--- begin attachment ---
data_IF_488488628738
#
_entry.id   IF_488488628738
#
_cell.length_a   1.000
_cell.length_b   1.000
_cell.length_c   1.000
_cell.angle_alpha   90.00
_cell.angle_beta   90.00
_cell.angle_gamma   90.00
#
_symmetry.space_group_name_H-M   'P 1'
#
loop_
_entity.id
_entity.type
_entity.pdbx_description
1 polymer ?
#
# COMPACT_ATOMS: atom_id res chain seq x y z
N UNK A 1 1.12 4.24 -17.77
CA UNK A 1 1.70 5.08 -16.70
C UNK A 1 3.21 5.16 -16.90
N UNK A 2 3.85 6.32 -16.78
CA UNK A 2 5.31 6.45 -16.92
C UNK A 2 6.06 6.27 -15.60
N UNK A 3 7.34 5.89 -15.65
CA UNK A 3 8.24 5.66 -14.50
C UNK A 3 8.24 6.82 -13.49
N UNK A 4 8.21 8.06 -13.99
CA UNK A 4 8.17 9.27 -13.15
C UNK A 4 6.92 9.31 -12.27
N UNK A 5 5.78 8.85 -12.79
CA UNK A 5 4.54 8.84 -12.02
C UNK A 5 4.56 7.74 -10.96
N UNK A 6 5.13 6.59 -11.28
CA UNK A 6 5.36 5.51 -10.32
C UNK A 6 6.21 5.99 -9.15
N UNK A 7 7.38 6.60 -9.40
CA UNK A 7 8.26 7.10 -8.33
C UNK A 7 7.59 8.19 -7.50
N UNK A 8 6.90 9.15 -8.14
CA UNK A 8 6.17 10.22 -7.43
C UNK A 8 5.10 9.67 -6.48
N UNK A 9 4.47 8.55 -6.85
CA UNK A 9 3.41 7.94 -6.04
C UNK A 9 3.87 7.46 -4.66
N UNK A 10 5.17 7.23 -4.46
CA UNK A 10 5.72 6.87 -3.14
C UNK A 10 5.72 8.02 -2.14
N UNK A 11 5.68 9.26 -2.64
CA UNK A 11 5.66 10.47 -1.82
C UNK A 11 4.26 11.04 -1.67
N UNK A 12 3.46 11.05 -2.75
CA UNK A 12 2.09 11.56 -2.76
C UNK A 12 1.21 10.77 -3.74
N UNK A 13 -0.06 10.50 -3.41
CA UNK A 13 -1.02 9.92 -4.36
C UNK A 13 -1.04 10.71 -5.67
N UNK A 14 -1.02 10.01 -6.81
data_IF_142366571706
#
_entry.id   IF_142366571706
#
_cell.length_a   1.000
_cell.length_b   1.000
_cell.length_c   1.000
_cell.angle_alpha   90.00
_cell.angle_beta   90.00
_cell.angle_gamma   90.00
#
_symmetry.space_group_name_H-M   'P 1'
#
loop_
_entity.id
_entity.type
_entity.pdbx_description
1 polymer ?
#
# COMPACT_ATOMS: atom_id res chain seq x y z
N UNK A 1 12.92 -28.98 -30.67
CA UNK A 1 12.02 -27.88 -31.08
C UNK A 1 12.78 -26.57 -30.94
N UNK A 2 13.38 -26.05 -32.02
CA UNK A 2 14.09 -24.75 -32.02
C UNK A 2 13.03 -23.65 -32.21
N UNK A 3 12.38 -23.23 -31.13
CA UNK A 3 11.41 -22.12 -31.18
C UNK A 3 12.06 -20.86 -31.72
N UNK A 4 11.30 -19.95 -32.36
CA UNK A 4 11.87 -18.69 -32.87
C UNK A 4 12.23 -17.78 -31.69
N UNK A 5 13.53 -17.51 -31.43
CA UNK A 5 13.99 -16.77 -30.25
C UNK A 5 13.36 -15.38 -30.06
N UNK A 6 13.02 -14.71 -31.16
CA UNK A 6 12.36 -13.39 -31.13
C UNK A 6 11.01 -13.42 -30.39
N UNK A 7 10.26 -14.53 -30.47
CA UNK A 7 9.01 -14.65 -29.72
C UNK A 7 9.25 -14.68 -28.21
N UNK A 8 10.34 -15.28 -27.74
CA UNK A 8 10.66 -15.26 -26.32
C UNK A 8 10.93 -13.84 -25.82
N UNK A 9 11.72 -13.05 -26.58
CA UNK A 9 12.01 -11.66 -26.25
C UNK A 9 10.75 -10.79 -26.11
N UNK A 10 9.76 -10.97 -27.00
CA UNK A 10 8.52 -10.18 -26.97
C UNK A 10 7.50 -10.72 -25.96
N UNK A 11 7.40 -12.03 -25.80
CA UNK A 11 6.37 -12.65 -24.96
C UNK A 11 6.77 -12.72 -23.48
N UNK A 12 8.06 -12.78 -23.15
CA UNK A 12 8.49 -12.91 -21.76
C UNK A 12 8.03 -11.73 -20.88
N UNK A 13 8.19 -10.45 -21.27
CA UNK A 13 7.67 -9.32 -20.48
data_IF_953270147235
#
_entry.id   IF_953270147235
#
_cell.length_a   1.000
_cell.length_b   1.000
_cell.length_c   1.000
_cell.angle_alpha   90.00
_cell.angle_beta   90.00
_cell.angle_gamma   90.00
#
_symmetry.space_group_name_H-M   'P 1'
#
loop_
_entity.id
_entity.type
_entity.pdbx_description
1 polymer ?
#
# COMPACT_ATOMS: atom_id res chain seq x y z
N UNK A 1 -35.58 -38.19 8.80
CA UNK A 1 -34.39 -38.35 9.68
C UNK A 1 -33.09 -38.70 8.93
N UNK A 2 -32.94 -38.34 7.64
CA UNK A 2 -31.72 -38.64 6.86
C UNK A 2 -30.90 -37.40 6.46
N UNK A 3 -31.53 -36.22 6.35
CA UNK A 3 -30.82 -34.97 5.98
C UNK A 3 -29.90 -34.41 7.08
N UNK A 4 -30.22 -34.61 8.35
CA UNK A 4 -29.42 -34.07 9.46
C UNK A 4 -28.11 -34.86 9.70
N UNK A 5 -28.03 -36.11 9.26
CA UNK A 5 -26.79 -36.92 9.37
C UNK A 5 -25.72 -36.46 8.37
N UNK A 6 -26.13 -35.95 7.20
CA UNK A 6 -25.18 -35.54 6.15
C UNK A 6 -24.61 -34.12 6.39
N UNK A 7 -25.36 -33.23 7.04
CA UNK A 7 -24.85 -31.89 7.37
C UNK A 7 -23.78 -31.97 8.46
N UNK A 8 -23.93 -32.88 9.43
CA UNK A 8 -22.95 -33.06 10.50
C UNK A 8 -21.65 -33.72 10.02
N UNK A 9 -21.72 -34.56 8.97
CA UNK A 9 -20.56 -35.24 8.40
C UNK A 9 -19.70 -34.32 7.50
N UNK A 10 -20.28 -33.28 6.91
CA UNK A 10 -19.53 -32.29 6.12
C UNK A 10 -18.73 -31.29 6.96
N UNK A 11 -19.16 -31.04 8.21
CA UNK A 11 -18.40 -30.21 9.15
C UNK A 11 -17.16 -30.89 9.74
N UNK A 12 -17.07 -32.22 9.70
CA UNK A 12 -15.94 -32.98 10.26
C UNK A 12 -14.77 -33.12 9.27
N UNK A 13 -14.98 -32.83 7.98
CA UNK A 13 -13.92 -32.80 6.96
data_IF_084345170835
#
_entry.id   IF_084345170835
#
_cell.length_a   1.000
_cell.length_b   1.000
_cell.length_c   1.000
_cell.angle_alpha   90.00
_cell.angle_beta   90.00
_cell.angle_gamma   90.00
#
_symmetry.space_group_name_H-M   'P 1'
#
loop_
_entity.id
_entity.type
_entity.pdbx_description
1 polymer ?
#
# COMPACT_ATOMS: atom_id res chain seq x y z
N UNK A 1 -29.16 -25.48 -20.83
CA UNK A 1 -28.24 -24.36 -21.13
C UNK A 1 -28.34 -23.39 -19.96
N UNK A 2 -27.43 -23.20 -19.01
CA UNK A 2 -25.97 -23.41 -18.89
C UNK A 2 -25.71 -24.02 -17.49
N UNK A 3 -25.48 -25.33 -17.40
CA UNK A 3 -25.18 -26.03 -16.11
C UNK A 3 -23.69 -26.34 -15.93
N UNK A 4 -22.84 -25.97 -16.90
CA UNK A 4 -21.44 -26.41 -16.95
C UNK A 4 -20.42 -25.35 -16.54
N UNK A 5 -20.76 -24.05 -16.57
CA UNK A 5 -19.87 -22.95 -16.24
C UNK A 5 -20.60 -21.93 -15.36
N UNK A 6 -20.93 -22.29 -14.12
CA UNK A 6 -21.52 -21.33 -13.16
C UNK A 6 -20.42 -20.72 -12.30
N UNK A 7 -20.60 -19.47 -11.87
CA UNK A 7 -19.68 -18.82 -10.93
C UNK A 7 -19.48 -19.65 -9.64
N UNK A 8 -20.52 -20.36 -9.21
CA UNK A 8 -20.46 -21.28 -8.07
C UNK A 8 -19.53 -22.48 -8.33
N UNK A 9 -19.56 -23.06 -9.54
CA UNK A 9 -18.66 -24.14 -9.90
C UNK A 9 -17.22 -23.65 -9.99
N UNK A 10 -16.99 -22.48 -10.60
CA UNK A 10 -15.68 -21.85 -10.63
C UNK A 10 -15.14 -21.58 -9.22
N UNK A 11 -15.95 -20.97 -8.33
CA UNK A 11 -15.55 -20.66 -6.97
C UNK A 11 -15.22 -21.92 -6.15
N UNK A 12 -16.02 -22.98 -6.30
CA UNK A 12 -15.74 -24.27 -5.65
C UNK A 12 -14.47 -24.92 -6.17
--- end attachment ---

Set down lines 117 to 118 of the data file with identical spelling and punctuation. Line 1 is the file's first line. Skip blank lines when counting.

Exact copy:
N UNK A 13 8.19 -10.45 -21.27
CA UNK A 13 7.67 -9.32 -20.48